Concern for Framlingham as town faces twice the number of recommended houses
- Credit: Archant
A market town in east Suffolk is facing applications for nearly twice as many new homes as the planning authority has recommended to be completed over the next 12 years.
Community leaders in Framlingham have seized upon Suffolk Coastal District Council’s “issues and options consultation”, which identifies “early thoughts” to build 75-150 new homes in the town by 2027.
Applications for a total of 298 new homes are already pending in the town, which has led to calls for a more cautious approach to housing, built gradually and matched with appropriate infrastructure.
Framlingham Residents’ Association (FRAm) chairman Christopher Sharpe said the figures justified his group’s opposition to the Fairfield Road and Mount Pleasant proposals, which together would account for 270 new homes.
“It shows quite clearly that the Local Plan never intended development on the scale that has been proposed,” he said.
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“It’s nearly double the upper limit that the town would be expected to accommodate and it’s been allocated in the shortest possible time.”
FRAm held protests in opposition to the developments last week when SCDC’s north area planning committee visited the proposed sites.
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Members of the group claim the new housing will overburden the town’s roads, schools and health services as well as taking away valuable greenfield sites.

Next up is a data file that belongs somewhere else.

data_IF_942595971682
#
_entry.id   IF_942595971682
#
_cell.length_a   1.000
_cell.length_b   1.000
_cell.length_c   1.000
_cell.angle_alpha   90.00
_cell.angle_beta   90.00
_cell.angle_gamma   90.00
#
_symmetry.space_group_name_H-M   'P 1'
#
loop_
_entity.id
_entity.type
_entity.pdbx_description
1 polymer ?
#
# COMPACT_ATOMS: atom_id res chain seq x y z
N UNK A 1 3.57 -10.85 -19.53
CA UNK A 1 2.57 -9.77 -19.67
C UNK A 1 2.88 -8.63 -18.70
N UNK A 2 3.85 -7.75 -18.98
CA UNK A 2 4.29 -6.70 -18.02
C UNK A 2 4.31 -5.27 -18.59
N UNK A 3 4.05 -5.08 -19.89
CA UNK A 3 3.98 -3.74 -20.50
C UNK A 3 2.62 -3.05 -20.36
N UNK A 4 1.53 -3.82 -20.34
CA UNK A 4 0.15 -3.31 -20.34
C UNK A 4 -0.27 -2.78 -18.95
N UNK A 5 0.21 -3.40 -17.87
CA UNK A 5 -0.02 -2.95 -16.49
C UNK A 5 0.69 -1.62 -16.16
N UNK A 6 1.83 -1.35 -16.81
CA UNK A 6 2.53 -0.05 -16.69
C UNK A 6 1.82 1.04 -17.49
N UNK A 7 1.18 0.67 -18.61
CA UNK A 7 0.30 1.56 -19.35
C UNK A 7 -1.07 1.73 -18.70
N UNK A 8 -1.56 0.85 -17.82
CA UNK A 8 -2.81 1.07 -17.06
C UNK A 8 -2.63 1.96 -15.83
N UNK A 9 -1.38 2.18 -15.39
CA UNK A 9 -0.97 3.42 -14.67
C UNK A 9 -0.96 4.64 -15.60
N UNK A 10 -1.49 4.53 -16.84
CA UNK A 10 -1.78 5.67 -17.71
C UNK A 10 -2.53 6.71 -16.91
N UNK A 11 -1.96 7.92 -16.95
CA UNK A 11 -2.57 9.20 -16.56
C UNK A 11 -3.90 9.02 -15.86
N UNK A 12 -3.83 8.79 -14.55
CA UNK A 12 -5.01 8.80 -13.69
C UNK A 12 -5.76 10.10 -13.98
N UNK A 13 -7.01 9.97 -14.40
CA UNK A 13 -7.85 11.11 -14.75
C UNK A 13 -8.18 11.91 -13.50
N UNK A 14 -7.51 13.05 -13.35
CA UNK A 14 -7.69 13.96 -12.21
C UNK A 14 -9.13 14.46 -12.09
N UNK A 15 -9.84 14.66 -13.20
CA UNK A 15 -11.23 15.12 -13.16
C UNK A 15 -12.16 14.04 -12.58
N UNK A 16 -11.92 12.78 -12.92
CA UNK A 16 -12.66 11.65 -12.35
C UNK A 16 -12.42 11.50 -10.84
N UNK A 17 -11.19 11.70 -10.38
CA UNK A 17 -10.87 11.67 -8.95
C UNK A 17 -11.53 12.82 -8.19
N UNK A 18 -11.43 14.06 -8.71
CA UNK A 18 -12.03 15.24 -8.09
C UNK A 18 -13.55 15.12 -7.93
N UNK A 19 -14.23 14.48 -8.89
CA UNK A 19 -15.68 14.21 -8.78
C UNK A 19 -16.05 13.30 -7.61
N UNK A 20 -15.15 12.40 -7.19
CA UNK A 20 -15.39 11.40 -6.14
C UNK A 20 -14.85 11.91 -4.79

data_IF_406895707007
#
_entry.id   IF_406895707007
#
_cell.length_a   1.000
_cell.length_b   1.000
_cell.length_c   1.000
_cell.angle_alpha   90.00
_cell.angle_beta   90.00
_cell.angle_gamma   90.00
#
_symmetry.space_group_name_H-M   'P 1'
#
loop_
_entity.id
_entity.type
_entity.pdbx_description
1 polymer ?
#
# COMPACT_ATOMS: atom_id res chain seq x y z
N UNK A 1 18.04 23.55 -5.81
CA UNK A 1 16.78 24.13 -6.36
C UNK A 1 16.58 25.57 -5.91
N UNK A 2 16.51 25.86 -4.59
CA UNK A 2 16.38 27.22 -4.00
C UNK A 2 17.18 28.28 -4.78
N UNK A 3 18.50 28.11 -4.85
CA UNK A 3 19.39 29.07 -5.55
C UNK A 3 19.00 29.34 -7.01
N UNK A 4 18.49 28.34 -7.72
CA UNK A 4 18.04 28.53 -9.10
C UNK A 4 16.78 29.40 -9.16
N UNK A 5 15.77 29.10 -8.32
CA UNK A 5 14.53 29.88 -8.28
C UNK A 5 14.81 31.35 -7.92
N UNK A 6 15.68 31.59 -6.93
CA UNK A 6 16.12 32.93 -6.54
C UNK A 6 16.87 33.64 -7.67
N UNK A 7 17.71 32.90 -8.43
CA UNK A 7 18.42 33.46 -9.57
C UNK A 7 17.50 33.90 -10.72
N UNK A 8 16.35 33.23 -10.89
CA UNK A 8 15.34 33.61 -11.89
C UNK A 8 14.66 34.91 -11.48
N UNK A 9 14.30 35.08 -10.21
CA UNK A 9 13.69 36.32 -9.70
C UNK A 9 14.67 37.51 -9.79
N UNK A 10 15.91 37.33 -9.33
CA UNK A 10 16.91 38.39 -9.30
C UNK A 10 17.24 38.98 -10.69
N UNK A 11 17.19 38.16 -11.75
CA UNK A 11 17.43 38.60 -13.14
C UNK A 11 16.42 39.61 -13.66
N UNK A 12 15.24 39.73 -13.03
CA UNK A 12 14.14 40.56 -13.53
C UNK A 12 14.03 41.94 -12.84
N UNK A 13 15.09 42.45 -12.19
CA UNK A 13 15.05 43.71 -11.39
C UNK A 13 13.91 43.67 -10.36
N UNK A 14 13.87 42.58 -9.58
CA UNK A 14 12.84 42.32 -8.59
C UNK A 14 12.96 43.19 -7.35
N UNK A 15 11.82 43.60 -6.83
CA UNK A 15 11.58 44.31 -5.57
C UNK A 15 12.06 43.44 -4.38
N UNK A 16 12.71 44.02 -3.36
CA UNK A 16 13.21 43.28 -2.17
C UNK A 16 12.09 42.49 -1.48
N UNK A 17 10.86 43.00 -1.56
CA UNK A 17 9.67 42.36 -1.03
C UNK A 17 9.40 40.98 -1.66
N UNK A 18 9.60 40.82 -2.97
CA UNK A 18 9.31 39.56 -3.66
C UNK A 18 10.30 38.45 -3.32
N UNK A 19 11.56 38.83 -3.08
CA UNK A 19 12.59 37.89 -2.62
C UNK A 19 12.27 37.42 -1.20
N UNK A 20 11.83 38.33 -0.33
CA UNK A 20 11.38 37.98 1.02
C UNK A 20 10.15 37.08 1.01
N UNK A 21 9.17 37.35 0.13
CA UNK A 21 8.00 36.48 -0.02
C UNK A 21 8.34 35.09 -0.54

Christopher Hudson, who is one of Framlingham’s district councillors, has sympathised with the group’s concerns, which he says are widely felt.
“I think Framlingham has already gone above and beyond the call of duty, when you look at what’s been approved,” he added.
SCDC said the figure represented “early thoughts” as part of its wider target to build 7,900 new homes across the district by 2027.
The 269 homes which were either granted approval or completed between 2010 and 2014, including the 100-property development in Station Road, are considered separately.
A council spokesman said the specific figures and sites for development “will be for the people of Framlingham to determine” in their neighbourhood plan.
Framlingham Town Council, which agreed to develop the neighbourhood plan, setting out a framework for the town’s future, said figures highlighted how important it was for people to be involved in the project.
But with the plan still some way from completion and the two most significant housing applications due for a decision next month, Mr Hudson said it may be “too little too late”.